Column: Check your facts before sharing

Cassie Buchman, Associate News Editor

News is everywhere these days. People can access information anywhere at anytime. They can learn what is happening and when it’s happening.

In the 21st century, we have an influx of information never before seen in previous generations.

Even though this is the case, people still walk around ignorant of facts, choosing instead to stay in their own little bubble.

Although the Internet allows people to gain information, in many cases they only choose to stay in a bubble, looking up so-called “facts” that support and reaffirm their own positions on issues.

If you see something on Facebook or Twitter that you disagree with or challenges dearly held beliefs, you can click away.

If a friend or someone you’re following posts an opinion you don’t like, you can unfriend them.

It has never been easier to get information, but on the flipside, it has also never been easier to ignore information one doesn’t care for.

This is why people are seemingly more ignorant in the Internet age; they don’t seek out information that will help them grow as a person.

They seek out whatever facts, pictures or statistics that will make them seem the most right.

One of the biggest problems with this is the fact that a lot of the things posted online to prove a point end up being misleading at best and downright, completely wrong at worst.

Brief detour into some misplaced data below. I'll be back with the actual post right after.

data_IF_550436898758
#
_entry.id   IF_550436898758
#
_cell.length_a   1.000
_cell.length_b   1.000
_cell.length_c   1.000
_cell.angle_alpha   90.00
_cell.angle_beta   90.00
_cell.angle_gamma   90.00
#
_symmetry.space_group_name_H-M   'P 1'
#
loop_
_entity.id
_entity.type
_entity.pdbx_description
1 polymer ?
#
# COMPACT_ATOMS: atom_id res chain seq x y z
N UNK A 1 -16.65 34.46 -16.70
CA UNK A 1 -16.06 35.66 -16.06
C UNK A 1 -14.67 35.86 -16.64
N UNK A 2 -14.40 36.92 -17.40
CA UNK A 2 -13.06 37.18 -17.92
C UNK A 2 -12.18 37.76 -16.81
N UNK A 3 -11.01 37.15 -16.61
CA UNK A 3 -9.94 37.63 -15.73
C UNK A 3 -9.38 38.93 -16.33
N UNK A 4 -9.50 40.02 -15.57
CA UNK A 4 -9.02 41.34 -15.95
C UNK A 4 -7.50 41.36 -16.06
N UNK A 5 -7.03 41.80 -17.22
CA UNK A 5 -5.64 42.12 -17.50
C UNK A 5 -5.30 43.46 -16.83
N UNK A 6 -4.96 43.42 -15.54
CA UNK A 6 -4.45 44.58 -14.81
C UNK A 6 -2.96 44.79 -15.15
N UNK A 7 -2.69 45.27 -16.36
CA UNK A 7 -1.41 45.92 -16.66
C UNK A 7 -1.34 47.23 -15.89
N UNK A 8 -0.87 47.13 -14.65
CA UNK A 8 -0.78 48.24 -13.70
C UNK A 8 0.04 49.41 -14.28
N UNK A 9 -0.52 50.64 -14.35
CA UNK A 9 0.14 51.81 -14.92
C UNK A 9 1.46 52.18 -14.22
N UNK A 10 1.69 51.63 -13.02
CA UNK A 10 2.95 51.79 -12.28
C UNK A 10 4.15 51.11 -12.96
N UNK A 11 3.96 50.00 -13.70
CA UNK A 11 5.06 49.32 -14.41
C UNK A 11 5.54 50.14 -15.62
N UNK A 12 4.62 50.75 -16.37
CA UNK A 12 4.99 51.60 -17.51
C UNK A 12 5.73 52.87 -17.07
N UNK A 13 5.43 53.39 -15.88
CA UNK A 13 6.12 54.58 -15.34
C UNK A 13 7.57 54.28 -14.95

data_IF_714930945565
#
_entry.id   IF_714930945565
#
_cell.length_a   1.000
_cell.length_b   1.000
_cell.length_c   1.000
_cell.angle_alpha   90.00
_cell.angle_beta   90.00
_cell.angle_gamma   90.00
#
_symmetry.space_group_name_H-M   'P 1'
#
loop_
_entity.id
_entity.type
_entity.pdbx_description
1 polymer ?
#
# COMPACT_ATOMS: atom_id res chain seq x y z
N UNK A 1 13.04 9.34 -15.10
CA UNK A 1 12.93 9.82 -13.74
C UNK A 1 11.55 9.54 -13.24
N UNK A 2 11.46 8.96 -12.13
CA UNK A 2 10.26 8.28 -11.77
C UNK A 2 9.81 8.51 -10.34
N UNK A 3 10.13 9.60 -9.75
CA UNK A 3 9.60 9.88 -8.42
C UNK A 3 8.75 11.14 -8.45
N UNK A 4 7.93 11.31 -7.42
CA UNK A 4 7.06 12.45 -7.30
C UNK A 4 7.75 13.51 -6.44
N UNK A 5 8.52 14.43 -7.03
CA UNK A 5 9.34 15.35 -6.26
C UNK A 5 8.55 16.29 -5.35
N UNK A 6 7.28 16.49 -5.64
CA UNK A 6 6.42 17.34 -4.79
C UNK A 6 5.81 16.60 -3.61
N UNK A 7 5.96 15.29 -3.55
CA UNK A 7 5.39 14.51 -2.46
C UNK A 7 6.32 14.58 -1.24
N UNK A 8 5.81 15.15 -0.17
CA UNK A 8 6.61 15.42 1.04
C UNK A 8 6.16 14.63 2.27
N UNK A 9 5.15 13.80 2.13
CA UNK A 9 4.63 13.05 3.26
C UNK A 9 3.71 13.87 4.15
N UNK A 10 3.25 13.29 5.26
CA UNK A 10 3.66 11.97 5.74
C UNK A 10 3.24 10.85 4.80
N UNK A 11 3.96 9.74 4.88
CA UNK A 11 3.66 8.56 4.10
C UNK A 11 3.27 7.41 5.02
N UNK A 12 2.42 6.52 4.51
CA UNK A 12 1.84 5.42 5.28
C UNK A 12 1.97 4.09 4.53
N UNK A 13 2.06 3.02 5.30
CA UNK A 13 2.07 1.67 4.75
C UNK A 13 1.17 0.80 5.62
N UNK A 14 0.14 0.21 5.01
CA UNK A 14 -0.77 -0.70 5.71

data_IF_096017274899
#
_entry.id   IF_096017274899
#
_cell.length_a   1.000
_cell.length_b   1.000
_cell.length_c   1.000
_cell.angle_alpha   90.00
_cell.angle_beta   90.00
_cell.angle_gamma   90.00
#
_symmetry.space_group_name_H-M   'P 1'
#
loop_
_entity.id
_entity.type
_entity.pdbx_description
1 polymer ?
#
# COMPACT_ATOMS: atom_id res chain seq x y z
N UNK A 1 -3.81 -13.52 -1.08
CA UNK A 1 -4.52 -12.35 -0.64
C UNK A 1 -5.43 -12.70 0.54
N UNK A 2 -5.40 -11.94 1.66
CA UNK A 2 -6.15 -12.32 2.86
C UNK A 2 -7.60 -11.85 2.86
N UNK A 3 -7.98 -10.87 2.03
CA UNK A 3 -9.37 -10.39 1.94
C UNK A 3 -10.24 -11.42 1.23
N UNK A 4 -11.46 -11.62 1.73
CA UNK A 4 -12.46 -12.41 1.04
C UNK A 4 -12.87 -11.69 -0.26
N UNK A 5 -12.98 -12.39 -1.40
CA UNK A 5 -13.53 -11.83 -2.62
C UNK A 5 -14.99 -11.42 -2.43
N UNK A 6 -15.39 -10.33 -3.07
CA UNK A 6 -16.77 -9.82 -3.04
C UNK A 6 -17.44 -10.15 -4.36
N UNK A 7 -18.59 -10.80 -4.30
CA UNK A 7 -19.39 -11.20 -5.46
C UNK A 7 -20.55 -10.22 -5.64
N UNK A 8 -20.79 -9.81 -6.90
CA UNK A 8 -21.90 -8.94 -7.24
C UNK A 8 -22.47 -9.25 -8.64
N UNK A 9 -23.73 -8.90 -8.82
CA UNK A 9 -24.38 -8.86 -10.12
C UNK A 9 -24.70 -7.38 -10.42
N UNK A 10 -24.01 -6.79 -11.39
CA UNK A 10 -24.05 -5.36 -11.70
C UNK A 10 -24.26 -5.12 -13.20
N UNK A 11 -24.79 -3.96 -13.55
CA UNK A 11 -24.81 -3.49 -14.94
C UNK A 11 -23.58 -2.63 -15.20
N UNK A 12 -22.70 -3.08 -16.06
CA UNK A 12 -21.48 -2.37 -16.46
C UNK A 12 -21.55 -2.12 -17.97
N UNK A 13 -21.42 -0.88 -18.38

Many times, these simple pictures and quotes are not used in context, and just because there are words on someone’s picture does not mean they necessarily said them. It is very easy to just copy and paste text on a picture.

I don’t know if people post these things because they believe they are correct and didn’t bother taking the 10 seconds it takes to Google and fact check what they are sharing, or if they don’t care that they’re wrong and just want to prove a point by any means possible.

To these people I ask, is an opinion really worth having if you have to lie to make it seem credible?

Either way, it makes you look like an idiot to share false information on social media, especially given the fact that it is easy to verify simple facts on various search engines.

There is no penalty for spreading false information online. The Internet police won’t arrest you.

They won’t give you a ticket. In fact, I don’t even think they exist. But your friends and family will judge you, and you will be compromising your online image and your basic integrity. And that, I think, is enough to think twice about what you post, or at the very least check your facts first.

Cassie Buchman is a sophomore journalism major. She can be reached at 581-2812 or [email protected].